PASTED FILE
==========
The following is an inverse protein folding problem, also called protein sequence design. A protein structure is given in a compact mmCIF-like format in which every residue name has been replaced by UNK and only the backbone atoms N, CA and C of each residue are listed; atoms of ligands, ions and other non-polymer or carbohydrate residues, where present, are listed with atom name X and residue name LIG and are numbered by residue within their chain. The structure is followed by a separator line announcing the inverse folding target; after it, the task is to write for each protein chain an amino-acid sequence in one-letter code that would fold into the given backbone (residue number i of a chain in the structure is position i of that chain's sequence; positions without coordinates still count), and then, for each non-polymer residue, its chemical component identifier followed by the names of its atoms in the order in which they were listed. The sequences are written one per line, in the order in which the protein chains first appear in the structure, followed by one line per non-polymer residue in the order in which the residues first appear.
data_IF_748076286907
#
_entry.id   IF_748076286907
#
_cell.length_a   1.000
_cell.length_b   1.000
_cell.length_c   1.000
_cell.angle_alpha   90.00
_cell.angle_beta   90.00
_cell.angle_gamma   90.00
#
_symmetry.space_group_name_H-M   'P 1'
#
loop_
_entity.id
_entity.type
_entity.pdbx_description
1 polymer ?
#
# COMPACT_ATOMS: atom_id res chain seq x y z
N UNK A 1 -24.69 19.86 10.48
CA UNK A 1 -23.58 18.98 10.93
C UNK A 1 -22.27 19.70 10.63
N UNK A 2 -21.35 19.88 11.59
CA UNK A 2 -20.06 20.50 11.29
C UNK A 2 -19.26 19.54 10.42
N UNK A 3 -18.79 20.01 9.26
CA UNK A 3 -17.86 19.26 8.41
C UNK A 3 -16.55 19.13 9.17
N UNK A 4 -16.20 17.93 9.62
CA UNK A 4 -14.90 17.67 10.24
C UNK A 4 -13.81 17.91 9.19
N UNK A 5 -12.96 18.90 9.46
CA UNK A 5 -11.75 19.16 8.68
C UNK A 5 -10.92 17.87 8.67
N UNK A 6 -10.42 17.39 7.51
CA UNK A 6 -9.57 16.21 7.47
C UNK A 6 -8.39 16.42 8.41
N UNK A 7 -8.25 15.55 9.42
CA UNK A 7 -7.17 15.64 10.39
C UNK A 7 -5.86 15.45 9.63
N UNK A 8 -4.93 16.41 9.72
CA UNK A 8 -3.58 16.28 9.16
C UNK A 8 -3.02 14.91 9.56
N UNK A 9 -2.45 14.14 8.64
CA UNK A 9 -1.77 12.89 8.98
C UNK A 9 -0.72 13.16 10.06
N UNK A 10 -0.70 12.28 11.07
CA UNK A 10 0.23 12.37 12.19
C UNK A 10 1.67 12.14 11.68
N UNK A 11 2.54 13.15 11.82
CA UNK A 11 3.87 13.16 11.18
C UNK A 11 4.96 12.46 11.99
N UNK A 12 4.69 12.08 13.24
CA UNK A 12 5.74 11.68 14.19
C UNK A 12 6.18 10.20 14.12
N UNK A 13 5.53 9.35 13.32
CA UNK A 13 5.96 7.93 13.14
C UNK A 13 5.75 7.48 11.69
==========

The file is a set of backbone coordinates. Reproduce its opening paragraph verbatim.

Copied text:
The following is an inverse protein folding problem, also called protein sequence design. A protein structure is given in a compact mmCIF-like format in which every residue name has been replaced by UNK and only the backbone atoms N, CA and C of each residue are listed; atoms of ligands, ions and other non-polymer or carbohydrate residues, where present, are listed with atom name X and residue name LIG and are numbered by residue within their chain. The structure is followed by a separator line announcing the inverse folding target; after it, the task is to write for each protein chain an amino-acid sequence in one-letter code that would fold into the given backbone (residue number i of a chain in the structure is position i of that chain's sequence; positions without coordinates still count), and then, for each non-polymer residue, its chemical component identifier followed by the names of its atoms in the order in which they were listed. The sequences are written one per line, in the order in which the protein chains first appear in the structure, followed by one line per non-polymer residue in the order in which the residues first appear.